Reader‘s archive is vast and varied, going back to 1971. Every day in Archive Dive, we’ll dig through and bring up some finds.

In the Reader‘s earliest days, abortion was still illegal in most states, including Illinois. But there were plenty of services in Chicago that promised, for $100, that they could set you up with a provider in New York, where abortion was already legal. They advertised in campus newspapers around the city. But how reliable were they? In what was possibly the Reader‘s first investigation, in the December 10, 1971, issue, managing editor Nancy Banks decided to find out.

Over a period of several weeks, Banks called every abortion referral service she could find. She talked to salespeople who gave her variable rates, who were vague about insurance, who called at odd hours and were not at all discreet when someone else picked up the phone. In short, the abortion services were shady as hell and eager to cash in on women’s desperation.

Banks wrote:

There are a lot of reasons I can think of for abortion law reform, but I’m sure it wasn’t passed to allow Brian and other salespeople the chance to earn their living selling abortions, by phone, to women who aren’t sure they want one. I had a powerful incentive for resisting his hard sell—namely, that I wasn’t pregnant. My story was a fabrication. In the last two weeks, I’ve answered every abortion advertisement I could find, using my real name (after all, abortion’s legal now, nothing to be ashamed of), giving the date of my last menstrual period as September 27, and inventing details as called for. I didn’t actually go to New York to investigate, but I learned enough by telephone to know what not to do if I ever do need an abortion. NEVER rely on a newspaper ad to obtain an abortion. In Chicago, the best agency to contact is Planned Parenthood Abortion Referrals (726-5166).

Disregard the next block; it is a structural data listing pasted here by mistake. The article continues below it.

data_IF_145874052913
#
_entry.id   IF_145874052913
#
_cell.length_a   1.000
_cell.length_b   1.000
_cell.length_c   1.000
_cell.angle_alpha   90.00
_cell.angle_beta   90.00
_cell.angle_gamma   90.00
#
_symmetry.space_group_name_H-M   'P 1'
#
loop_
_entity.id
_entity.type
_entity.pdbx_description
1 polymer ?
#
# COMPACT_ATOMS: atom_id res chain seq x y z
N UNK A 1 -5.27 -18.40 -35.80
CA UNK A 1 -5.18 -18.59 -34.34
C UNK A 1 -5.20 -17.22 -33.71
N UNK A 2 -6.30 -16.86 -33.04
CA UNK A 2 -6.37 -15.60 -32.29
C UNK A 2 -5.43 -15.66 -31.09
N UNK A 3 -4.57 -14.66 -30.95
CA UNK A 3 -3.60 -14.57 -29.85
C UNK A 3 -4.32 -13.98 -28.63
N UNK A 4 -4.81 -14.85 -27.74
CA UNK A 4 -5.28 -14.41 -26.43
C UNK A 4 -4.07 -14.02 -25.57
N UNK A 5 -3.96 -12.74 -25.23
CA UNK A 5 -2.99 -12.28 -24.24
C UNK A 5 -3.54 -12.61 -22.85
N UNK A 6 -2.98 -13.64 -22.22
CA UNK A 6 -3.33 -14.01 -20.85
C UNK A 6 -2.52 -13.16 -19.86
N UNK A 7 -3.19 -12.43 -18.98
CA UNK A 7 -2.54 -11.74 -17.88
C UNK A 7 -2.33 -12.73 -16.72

One service that Banks did not investigate was Jane, the now-legendary collective of women who performed abortions themselves in two apartments in Hyde Park. But Jane never advertised; information was passed along through word of mouth.

In January 1973, when the U.S. Supreme Court ruled on Roe v. Wade, abortion became legal in Illinois and the rest of the country and the abortion referral services became obsolete. It’s likely nobody missed them.